Ritika Gupta, Sakshi Sharda, Gby Atee, Ishika Chaudhary, Mahima Kapoor, Swati Solanki, Chhavi Kapoor, Arjun Kumar and IMPRI Team
The second wave of the COVID-19 pandemic has deeply affected Indian states and Union Territories and Telangana and Andhra Pradesh have been no exception. Due to issues like lack of infrastructure and human resources, both rural and urban people were caged in the web of grief and misery wherein even to see one’s loved one last time who succumbed to Coronavirus became an act of privilege.
Focusing on the Rural Realities around the country during the pandemic, the Centre for Habitat, Urban and Regional Studies (CHURS), IMPRI Impact and Policy Research Institute, New Delhi organized a Panel Discussion on “Rural Realities | Telangana & Andhra Pradesh | Practitioners’ Experiences in Tackling the Second Wave in Indian Villages” on May 14, 2021.
This article is an excerpt of the presentation given by Gby Atee and the IMPRI team which provided an overview of the COVID-19 situation in India with special reference to Telangana and Andhra Pradesh to set the context for the broader discussion on the topic by the esteemed panelists.
About Telangana and Andhra Pradesh
Andhra Pradesh is a state in the Eastern coastal region of India and it has a population of about 49.67 million and consists of 13 districts. Telangana that separated from Andhra Pradesh on June 2, 2014, is divided into 31 districts and has a population of 3.52 crores.
Both the states house more than 60% of their population in rural areas. The Decadal growth rate of Telangana stands at 13.5%, which is higher than Andhra Pradesh at 10.9%. On the basis of Gross Domestic Product, Telangana ranks 7th while Andhra Pradesh ranks 8th among Indian states and UTs.
In terms of Per Capita Income, Telangana is ranked second and Andhra Pradesh seventh. Looking at the progress made in Sustainable Development Goals, Andhra Pradesh is ranked 3rd, which is ahead of Telangana at 7th position.
COVID-19 Second Wave
During the first wave of the COVID-19 Pandemic both the states were well placed in the country both in terms of positive cases and fatalities as compared with other States in the country. However, among both the states, Andhra Pradesh had a heavier COVID cases burden as compared to that of Telangana.
During the second wave, Andhra Pradesh stood as the second-highest contributor in the country, and Telangana at the same time stood as the ninth highest contributor of the positive cases. As of 14 May 2021, total cases in Telangana reached about 5 lakhs, with 56,917 active cases at a rate of 11%. For Andhra Pradesh total cases stood at about 13 lakhs, with 2,01,042 active cases at a rate of 15%.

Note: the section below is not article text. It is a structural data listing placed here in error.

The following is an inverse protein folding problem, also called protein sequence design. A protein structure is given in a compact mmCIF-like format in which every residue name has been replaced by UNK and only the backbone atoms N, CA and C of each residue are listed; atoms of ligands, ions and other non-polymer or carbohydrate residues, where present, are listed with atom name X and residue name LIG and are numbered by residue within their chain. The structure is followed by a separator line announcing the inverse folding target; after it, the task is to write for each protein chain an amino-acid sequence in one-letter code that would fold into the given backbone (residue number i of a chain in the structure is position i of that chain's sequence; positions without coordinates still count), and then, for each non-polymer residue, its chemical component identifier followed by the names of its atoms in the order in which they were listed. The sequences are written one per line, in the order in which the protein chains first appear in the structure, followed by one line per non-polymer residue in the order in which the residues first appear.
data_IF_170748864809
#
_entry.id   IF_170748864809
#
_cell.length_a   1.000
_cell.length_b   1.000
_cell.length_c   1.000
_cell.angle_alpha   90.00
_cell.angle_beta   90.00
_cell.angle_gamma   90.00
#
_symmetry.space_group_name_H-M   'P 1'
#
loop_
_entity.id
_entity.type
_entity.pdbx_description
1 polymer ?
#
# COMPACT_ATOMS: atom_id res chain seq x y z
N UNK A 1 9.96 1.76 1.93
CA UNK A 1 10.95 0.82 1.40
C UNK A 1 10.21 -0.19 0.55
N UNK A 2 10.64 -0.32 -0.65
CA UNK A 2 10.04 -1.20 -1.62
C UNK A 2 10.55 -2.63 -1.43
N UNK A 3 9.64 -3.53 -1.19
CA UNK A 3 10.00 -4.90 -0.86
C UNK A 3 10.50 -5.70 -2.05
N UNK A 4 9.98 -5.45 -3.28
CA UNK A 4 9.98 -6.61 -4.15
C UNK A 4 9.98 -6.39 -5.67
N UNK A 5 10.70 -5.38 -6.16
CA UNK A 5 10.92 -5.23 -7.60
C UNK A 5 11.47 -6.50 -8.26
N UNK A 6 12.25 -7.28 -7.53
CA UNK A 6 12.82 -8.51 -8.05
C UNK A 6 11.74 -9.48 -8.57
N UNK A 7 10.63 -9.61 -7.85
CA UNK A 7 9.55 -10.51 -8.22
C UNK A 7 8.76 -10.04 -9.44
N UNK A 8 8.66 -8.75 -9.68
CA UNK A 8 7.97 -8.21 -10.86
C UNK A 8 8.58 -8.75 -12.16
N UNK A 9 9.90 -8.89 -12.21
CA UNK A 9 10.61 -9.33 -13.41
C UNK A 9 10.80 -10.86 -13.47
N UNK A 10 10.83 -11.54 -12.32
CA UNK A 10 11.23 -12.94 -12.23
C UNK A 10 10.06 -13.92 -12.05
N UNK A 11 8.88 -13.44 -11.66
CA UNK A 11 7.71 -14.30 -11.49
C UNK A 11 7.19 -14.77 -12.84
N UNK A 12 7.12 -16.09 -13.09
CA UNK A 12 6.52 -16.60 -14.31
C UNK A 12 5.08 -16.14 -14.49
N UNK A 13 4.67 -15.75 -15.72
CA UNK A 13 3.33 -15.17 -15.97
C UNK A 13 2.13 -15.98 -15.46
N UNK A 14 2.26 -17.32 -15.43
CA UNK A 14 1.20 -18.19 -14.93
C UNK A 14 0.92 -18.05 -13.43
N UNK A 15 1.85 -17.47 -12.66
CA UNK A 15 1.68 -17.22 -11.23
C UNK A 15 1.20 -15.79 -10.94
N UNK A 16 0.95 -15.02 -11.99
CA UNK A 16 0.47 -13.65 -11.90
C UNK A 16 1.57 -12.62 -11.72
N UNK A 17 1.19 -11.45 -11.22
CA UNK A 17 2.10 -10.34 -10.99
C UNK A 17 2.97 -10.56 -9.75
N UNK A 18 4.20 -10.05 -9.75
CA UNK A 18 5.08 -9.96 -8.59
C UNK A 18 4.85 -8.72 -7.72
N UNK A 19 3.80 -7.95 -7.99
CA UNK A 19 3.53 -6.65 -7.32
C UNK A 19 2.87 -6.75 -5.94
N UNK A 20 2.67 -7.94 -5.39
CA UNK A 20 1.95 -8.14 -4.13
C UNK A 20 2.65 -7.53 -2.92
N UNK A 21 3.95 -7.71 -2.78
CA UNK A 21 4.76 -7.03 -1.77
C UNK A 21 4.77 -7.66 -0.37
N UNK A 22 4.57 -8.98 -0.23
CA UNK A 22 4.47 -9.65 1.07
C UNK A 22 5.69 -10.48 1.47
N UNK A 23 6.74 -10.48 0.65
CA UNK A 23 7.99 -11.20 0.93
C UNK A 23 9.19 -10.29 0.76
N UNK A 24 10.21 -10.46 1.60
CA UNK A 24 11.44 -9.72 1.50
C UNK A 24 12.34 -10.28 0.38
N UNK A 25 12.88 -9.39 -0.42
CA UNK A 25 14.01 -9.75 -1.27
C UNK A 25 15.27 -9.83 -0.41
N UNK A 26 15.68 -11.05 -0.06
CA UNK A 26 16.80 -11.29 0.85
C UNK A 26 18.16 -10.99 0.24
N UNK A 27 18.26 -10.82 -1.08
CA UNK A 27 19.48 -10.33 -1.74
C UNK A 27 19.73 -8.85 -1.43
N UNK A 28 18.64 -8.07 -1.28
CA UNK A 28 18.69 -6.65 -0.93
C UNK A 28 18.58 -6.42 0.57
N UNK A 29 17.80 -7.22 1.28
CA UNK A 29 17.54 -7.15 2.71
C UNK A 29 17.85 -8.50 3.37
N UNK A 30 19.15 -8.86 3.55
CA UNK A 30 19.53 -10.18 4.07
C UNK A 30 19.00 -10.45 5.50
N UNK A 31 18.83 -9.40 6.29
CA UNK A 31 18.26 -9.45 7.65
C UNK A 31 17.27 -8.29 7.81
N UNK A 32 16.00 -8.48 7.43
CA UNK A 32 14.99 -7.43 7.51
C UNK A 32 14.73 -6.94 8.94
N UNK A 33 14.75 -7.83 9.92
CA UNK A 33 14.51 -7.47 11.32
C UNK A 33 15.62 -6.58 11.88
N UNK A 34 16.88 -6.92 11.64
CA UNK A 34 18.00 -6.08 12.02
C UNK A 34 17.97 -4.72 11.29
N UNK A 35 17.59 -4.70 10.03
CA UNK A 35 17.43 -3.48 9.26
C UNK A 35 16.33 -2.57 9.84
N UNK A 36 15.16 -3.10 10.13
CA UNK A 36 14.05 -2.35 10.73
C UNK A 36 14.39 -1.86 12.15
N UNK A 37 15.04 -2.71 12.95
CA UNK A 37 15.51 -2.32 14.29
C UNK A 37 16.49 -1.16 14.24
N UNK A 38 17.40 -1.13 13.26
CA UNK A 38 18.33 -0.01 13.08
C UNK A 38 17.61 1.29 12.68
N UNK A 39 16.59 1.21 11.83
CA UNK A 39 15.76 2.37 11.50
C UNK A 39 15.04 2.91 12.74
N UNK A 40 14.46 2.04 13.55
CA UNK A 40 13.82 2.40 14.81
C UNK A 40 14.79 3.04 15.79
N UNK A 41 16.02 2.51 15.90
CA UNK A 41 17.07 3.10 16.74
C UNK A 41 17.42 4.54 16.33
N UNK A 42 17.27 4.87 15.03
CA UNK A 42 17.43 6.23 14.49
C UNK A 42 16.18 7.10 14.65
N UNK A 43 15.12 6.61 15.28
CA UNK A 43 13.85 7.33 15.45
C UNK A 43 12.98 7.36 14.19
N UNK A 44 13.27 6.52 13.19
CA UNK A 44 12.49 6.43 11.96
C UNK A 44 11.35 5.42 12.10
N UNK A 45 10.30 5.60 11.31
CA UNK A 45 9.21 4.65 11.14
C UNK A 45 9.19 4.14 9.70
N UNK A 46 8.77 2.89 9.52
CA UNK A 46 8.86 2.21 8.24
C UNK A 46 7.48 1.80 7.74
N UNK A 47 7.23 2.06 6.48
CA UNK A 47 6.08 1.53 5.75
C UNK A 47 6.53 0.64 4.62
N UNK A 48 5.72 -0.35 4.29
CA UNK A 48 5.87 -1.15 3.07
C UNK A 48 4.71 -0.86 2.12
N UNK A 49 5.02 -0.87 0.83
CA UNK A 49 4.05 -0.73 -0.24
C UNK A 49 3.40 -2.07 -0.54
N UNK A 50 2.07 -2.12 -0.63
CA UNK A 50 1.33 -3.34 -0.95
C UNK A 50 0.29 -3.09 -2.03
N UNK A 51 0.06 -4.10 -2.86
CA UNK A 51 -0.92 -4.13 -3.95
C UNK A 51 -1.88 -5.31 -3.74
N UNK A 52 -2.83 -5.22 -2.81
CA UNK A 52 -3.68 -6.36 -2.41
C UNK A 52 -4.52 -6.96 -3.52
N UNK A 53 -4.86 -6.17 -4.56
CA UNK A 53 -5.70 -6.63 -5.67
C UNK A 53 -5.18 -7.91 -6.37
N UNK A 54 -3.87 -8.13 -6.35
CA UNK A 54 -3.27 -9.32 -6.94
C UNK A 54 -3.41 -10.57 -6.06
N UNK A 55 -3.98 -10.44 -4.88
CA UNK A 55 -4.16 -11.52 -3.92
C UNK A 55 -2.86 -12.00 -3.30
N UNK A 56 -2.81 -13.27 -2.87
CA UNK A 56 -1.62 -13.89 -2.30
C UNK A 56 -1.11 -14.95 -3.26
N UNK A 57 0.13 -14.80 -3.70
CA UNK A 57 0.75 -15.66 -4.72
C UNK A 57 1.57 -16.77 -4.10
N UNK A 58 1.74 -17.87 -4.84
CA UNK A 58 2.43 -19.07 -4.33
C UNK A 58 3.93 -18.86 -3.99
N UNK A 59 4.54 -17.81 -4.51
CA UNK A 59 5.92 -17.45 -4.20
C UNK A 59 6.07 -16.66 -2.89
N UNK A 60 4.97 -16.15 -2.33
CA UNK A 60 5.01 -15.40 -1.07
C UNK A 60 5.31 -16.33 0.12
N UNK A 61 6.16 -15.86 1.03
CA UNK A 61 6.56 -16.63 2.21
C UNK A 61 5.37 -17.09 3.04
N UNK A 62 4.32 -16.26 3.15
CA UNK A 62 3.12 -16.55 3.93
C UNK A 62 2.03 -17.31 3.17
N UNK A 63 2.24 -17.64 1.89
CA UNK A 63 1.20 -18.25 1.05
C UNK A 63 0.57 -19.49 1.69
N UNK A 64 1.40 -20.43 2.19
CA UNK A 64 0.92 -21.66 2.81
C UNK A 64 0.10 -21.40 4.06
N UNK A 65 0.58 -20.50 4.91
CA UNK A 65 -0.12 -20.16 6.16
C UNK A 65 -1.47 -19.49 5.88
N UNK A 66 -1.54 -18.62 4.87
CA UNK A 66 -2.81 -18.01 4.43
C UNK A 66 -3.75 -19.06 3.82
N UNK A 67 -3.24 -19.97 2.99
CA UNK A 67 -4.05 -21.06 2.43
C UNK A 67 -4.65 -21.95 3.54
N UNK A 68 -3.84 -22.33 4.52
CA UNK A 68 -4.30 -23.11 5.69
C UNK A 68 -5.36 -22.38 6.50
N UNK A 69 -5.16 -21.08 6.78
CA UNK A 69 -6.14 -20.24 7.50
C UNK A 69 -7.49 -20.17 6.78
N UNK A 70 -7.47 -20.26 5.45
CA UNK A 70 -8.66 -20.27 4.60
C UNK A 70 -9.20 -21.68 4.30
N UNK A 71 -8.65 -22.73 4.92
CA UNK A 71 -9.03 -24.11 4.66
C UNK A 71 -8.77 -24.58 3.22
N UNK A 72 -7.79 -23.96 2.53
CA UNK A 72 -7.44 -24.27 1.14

Counting the Dead
In terms of percentile scores of case fatality and doubling time, Telangana recorded a slightly higher case fatality rate than Andhra Pradesh but the doubling time in Telangana was lower than that of Andhra Pradesh. The Effective Reproduction Number of both the states stood above the national estimate, whereas the Test Positive Rates were lower.
As of 14 May 2021, the death toll in Telangana reached a total of 2,867 deaths with a death rate of 0.6% and in Andhra Pradesh, it stood at 9,077 deaths with a death rate of 0.7%.
Doses of the Covid vaccine administered in Andhra Pradesh, as of 14 May 2021, included 53,32,845 first doses and 20,80,601 second doses. In Telangana, the cumulative number of people who have received the first dose in the state stood at 43,75,396 and the second dose at 11,03,872.
Lives and Livelihood in both the States have been deeply impacted, however strict lockdowns helped in bringing down the total tally of cases. There have been issues in registering and data availability of testing and the number of cases in Telangana. An important aspect that both the states failed to handle is the improvement in health infrastructure, in terms of primary health care centers, Number of doctors, nurses, and medicines.
The distribution of vaccines had not been systematic and successful, due to reasons like lack of awareness among rural population, preferential treatments at various levels and lack of facilities for online booking of vaccine slots.
In order to minimize the impact of second wave and prepare for a third wave, issues of lack of oxygen, health infrastructure, and vaccination, which has also added to the financial burden on most of rural as well as urban households, need to be addressed in moving towards healthy and prosperous Telangana and Andhra Pradesh.